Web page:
I think it's helpful to understand why, regardless of what the forEach method actually does, the above couldn't work.
Even if we imagine that forEach short circuits on a truthy return value from the function passed in... and returns that value...
There's still no way that value would make it to the output of our greaterThan function.

const array1 = [2,3,4,5];
function equalOrGreaterThan(numbr){
    return array1.forEach(function(item){
        if (item >= numbr){
            return true;
    || false;

This would work (if that's what forEach did), since we are taking note of the return value. (The || false is there so that we know exactly what we're returning, not null or undefined)

Since the .findIndex() .find() .some() family of methods do exist, we can indeed do that:

const array1 = [2,3,4,5]
function equalOrGreaterThan(numbr){
    return array1.some(function(item){
        return item >= numbr

Functions that have only one statement - a return statement, are also prime candidates to be arrow functions:

const array1 = [2,3,4,5]
const equalOrGreaterThan👌 = numbr =>
    array1.some(item => item >= numbr)

Finally, if doing this in real life, you probably want to avoid iterating on every check if the array is unchanged:

const equalOrGreaterThan👌 = array => {
    const max = Math.max(...array)
    return numbr => max >= numbr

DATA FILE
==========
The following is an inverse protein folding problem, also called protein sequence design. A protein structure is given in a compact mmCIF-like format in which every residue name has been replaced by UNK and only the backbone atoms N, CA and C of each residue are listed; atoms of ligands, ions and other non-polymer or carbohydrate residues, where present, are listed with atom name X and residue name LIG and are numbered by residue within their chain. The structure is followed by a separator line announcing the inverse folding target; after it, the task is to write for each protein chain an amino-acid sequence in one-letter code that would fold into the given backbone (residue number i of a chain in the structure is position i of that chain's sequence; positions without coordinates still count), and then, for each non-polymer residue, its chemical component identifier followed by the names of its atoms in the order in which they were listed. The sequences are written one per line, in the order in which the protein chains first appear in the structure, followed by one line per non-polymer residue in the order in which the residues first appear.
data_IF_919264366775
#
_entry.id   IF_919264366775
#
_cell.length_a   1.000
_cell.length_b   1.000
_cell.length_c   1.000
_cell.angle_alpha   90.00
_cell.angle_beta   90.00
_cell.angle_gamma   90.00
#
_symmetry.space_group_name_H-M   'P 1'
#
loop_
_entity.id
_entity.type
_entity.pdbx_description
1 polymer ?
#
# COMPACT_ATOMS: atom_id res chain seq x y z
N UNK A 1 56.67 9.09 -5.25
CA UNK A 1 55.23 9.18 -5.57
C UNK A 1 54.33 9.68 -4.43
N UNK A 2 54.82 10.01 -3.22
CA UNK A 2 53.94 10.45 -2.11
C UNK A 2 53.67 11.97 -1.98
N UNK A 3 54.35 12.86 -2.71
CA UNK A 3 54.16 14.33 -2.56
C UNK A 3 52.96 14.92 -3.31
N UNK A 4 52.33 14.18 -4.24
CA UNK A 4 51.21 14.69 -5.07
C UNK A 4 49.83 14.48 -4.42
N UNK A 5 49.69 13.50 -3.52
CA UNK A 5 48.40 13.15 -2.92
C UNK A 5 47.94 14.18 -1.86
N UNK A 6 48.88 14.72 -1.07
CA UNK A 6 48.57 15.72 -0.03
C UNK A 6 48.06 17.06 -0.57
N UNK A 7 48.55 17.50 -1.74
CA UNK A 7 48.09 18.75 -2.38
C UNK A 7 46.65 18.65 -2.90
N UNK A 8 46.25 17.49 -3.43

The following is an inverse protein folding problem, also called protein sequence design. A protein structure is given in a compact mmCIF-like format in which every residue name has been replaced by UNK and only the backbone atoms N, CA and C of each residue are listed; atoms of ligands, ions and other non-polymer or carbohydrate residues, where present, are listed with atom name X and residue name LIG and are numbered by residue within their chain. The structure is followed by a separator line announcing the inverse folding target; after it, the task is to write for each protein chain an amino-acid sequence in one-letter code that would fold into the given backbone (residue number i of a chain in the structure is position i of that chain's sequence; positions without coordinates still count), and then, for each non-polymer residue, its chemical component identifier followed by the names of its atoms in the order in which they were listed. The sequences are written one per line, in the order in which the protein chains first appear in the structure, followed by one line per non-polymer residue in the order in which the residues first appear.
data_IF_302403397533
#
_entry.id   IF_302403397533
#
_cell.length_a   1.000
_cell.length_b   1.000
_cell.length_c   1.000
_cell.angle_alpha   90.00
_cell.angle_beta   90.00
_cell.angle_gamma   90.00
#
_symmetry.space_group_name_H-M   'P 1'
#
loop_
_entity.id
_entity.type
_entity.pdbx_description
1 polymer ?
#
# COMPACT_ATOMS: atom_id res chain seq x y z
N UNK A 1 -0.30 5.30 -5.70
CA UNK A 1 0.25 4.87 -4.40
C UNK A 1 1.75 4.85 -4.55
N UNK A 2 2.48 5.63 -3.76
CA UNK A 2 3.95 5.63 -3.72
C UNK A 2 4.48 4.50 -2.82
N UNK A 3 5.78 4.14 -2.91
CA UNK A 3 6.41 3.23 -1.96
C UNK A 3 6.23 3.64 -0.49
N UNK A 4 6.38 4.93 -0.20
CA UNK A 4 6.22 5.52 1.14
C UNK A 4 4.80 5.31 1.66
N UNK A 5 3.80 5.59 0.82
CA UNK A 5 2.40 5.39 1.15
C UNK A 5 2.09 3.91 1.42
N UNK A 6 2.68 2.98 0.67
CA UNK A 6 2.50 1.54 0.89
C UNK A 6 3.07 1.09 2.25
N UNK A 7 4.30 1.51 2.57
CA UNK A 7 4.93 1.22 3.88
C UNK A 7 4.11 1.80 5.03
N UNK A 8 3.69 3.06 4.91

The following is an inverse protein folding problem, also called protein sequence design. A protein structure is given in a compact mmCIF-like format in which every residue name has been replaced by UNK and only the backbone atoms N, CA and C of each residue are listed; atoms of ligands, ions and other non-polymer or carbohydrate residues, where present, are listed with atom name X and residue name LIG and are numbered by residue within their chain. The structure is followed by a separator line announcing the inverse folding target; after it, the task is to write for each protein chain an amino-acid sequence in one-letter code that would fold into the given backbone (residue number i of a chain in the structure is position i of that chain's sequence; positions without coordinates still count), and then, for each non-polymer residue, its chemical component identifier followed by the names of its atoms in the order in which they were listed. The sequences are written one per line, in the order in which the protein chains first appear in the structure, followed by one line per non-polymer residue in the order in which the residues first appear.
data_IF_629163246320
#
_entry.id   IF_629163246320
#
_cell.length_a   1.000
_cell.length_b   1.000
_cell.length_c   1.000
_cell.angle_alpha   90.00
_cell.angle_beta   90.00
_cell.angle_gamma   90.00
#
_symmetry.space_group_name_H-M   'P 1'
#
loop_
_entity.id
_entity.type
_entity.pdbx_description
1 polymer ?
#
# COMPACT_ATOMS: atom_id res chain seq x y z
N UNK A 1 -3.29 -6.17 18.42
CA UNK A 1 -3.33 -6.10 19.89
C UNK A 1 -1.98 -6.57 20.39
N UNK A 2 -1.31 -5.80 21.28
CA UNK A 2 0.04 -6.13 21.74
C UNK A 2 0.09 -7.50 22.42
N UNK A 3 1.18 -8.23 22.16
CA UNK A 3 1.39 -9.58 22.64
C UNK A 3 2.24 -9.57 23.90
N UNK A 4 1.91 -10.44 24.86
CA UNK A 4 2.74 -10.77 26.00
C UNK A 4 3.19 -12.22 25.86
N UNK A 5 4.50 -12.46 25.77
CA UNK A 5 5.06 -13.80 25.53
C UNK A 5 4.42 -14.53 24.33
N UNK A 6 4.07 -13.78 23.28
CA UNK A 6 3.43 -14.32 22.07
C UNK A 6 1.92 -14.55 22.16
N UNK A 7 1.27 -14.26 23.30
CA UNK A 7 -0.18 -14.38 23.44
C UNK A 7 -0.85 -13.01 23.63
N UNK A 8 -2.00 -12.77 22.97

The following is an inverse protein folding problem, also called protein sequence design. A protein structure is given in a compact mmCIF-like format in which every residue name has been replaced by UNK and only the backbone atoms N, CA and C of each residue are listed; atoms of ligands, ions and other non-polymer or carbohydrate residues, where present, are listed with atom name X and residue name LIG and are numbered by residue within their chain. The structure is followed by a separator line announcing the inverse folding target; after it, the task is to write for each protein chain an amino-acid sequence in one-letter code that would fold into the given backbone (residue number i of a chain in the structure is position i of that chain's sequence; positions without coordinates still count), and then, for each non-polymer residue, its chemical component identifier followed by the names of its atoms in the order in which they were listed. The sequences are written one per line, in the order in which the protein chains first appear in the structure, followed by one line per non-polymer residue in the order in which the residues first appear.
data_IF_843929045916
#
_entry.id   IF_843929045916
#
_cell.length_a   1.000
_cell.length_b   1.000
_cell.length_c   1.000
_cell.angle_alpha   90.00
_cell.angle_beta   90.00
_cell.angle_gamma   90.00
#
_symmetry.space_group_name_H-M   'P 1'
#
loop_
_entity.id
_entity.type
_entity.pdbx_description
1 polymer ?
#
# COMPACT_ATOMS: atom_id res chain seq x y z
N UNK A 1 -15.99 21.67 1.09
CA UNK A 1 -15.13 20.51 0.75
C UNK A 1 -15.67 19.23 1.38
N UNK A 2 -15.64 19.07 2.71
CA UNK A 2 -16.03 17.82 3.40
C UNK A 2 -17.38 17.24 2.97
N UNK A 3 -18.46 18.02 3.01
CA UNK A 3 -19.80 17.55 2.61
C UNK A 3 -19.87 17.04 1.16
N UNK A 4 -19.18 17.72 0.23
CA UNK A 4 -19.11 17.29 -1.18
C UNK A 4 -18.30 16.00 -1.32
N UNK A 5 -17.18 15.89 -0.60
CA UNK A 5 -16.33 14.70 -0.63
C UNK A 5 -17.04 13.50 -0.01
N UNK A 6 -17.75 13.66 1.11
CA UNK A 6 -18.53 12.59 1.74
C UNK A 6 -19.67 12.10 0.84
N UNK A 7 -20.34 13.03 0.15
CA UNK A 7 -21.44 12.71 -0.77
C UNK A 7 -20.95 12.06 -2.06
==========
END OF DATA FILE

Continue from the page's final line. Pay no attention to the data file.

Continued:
const equalOrGreaterThan👌😂 = array => {
    let max = Math.max(...array)
    return {
        isIt: number => max >= numbr
        push: (...args) => { max = Math.max(max, ...args)}

Wondering why you didn't use [12,3,44,5].find function for the same ?

function greaterThan(number) {
    return array1.find((item) => item > number ) !== undefined

In the example find is the solution that is the best description for the wanted behavior.

In general, if you "wanted perform some calculations on each item of an array", prefer map (a pure transformation of each object) over imperative for and forEach.


Totally agree . People who start programming, generally they start with the procedural paradigm of programming. for loop is one the first thing that people come across (along with if-else). That sticks to their mind forever , until functional programming is introduced to them . Its just matter of time to get used to such paradigm . I am pretty sure with few weeks, the author of the article will be very well versed in functional programming


What I'm loving about this thread is reading all the ways to accomplish my coding goal 😊 Thanks so much for your suggestion.


Because of this reason I joined dev.to recently .

Back to the arrays discussion, the trend of using for loop will go away.
For every use case there must be some array function available.